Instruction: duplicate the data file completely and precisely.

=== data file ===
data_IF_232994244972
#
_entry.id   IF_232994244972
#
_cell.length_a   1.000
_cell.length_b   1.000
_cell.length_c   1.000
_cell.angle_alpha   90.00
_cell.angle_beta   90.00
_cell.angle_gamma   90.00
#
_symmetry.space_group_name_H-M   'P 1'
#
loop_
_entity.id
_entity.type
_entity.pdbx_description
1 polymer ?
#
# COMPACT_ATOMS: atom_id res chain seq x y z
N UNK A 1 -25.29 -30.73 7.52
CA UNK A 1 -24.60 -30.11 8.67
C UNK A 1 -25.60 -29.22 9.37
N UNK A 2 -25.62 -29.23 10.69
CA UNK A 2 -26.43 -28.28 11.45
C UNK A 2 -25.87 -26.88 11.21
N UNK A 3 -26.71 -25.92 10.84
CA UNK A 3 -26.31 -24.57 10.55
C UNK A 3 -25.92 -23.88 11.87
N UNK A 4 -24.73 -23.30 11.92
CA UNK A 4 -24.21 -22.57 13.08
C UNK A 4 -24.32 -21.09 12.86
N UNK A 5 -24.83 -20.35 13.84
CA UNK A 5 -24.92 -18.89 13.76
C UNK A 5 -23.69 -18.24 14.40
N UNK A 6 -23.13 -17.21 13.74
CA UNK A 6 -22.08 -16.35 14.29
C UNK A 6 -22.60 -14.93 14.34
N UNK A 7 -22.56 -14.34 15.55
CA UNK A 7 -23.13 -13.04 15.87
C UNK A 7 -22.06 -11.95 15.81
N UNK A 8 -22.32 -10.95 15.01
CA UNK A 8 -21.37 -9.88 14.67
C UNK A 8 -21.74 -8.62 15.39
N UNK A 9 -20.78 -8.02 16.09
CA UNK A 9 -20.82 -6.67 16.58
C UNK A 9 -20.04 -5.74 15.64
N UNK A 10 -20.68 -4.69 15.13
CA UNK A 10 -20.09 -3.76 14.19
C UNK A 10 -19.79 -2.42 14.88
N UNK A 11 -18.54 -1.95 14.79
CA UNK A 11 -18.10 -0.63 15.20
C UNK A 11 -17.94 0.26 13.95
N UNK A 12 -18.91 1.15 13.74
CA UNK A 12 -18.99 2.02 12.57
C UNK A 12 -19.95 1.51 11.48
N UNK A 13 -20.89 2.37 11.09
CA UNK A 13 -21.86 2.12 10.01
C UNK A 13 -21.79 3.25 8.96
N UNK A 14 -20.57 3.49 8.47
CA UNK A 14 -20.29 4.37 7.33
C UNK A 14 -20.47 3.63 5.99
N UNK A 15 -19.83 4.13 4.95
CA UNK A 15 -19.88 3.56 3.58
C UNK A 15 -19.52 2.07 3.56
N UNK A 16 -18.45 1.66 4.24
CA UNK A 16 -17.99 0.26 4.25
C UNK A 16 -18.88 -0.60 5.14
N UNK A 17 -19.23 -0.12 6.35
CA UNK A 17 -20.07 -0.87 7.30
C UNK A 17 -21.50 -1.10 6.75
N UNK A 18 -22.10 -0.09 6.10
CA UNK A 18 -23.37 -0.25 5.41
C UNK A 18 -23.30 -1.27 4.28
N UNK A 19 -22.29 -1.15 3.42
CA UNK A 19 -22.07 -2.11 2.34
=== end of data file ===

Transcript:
data_IF_232994244972
#
_entry.id   IF_232994244972
#
_cell.length_a   1.000
_cell.length_b   1.000
_cell.length_c   1.000
_cell.angle_alpha   90.00
_cell.angle_beta   90.00
_cell.angle_gamma   90.00
#
_symmetry.space_group_name_H-M   'P 1'
#
loop_
_entity.id
_entity.type
_entity.pdbx_description
1 polymer ?
#
# COMPACT_ATOMS: atom_id res chain seq x y z
N UNK A 1 -25.29 -30.73 7.52
CA UNK A 1 -24.60 -30.11 8.67
C UNK A 1 -25.60 -29.22 9.37
N UNK A 2 -25.62 -29.23 10.69
CA UNK A 2 -26.43 -28.28 11.45
C UNK A 2 -25.87 -26.88 11.21
N UNK A 3 -26.71 -25.92 10.84
CA UNK A 3 -26.31 -24.57 10.55
C UNK A 3 -25.92 -23.88 11.87
N UNK A 4 -24.73 -23.30 11.92
CA UNK A 4 -24.21 -22.57 13.08
C UNK A 4 -24.32 -21.09 12.86
N UNK A 5 -24.83 -20.35 13.84
CA UNK A 5 -24.92 -18.89 13.76
C UNK A 5 -23.69 -18.24 14.40
N UNK A 6 -23.13 -17.21 13.74
CA UNK A 6 -22.08 -16.35 14.29
C UNK A 6 -22.60 -14.93 14.34
N UNK A 7 -22.56 -14.34 15.55
CA UNK A 7 -23.13 -13.04 15.87
C UNK A 7 -22.06 -11.95 15.81
N UNK A 8 -22.32 -10.95 15.01
CA UNK A 8 -21.37 -9.88 14.67
C UNK A 8 -21.74 -8.62 15.39
N UNK A 9 -20.78 -8.02 16.09
CA UNK A 9 -20.82 -6.67 16.58
C UNK A 9 -20.04 -5.74 15.64
N UNK A 10 -20.68 -4.69 15.13
CA UNK A 10 -20.09 -3.76 14.19
C UNK A 10 -19.79 -2.42 14.88
N UNK A 11 -18.54 -1.95 14.79
CA UNK A 11 -18.10 -0.63 15.20
C UNK A 11 -17.94 0.26 13.95
N UNK A 12 -18.91 1.15 13.74
CA UNK A 12 -18.99 2.02 12.57
C UNK A 12 -19.95 1.51 11.48
N UNK A 13 -20.89 2.37 11.09
CA UNK A 13 -21.86 2.12 10.01
C UNK A 13 -21.79 3.25 8.96
N UNK A 14 -20.57 3.49 8.47
CA UNK A 14 -20.29 4.37 7.33
C UNK A 14 -20.47 3.63 5.99
N UNK A 15 -19.83 4.13 4.95
CA UNK A 15 -19.88 3.56 3.58
C UNK A 15 -19.52 2.07 3.56
N UNK A 16 -18.45 1.66 4.24
CA UNK A 16 -17.99 0.26 4.25
C UNK A 16 -18.88 -0.60 5.14
N UNK A 17 -19.23 -0.12 6.35
CA UNK A 17 -20.07 -0.87 7.30
C UNK A 17 -21.50 -1.10 6.75
N UNK A 18 -22.10 -0.09 6.10
CA UNK A 18 -23.37 -0.25 5.41
C UNK A 18 -23.30 -1.27 4.28
N UNK A 19 -22.29 -1.15 3.42
CA UNK A 19 -22.07 -2.11 2.34